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How to Improve Listening Fluency

Learn English Listening Fluency

Listening fluency is the ability to automatically understand spoken English. (Chang and Millet, 2014) It is a difficult skill to learn. Improving fluency takes a lot of time and effort

Working hard to improve listening fluency is a great way to improve English communication skills. With better fluency, students can hear all or most of the important words, especially the hard to hear word chucks, blended sounds and advanced vocabulary. Plus students can understand the ideas.

Students improve English listening fluency via extensive listening. If you spend a lot of time listening to good quality sound files, English skills will go up.

Sounds reasonable, right?

What is Extensive Listening?

EFL students listen to lots of easy to understand and enjoyable sound files. In order to work well, there are three basic rules that students should follow.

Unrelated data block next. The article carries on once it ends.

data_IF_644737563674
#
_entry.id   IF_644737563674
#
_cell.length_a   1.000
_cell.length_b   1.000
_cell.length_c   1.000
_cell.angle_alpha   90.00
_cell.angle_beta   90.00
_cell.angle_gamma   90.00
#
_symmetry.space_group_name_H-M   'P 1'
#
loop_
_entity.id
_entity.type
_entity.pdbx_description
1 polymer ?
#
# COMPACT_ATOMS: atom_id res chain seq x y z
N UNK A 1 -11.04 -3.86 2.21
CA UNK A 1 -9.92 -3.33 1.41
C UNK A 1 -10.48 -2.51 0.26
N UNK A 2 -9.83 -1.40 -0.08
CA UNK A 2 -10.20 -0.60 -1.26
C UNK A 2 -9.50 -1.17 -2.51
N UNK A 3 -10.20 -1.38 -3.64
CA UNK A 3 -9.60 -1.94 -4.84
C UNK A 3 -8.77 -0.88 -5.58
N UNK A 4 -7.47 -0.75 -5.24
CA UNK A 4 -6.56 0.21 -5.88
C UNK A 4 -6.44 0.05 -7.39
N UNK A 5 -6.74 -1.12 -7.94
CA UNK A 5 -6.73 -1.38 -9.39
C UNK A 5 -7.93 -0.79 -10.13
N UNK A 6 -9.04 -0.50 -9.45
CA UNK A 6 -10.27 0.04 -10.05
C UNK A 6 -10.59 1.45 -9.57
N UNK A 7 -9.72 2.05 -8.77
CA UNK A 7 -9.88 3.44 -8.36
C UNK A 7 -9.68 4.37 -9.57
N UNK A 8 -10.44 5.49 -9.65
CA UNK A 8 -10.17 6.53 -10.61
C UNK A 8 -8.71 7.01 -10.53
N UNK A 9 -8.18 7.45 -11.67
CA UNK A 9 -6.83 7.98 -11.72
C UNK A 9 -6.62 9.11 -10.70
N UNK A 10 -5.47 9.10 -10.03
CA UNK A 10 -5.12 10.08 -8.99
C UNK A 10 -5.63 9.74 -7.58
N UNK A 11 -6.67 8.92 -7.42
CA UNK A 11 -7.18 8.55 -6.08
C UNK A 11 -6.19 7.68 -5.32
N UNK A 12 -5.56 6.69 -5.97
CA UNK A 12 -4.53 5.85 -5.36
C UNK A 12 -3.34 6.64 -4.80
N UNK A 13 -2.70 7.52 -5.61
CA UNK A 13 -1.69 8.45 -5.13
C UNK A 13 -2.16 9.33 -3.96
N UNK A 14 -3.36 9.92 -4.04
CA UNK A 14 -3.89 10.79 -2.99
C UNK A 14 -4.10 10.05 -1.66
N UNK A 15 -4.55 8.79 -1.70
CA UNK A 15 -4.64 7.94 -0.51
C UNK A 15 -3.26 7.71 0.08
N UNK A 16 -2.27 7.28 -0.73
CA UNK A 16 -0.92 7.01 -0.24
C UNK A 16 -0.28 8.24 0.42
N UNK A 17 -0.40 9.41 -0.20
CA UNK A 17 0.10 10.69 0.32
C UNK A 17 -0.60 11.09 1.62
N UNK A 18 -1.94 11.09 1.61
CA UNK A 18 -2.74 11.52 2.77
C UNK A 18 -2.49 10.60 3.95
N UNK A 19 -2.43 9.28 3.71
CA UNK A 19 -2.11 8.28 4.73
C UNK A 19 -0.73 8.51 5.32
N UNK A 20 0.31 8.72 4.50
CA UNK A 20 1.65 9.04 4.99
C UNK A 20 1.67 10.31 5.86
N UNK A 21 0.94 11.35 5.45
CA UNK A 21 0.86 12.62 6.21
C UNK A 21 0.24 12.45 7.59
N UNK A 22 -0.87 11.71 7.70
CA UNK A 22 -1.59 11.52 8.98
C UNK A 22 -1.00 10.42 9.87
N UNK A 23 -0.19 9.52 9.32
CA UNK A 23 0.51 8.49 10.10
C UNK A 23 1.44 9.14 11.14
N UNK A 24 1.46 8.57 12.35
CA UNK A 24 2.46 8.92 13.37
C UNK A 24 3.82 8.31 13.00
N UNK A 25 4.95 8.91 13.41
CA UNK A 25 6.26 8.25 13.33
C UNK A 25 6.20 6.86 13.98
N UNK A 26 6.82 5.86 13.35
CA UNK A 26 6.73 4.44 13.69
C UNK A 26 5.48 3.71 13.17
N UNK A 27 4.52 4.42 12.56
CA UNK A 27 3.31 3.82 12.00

1. Easy Listening

Extensive listening means easy listening to audio books, sound files or radio programs. If the words are too hard to understand, extensive listening does not work. Pick a listening file which has easy words. If you can understand about 95% of the words, that is the right level for you.

2. Fun English Stories

Extensive listening should be enjoyable. That’s why students pick topics they enjoy. If the story is boring, students will lose interest and won’t listen anymore. If students don’t listen, they can’t get better.

3. Short Listening Files

Students should listen to the same story many times in order to get good results. But, unlike students who cram for an English test, the best way to improve listening fluency is to repeat the story every few days for a few weeks. Not once a day for a week. And not 10 times in one day. This is called the spaced repetition system.

What about Listening and Reading?

Some people believe that extensive listening mixed with silent reading is a good way to learn English vocabulary. This is sometimes called Reading While Listening (RWL).

Some Background Research

There is research which says that listening to a sound file and reading the same text at the same time is a good way to increase vocabulary knowledge and reading comprehension.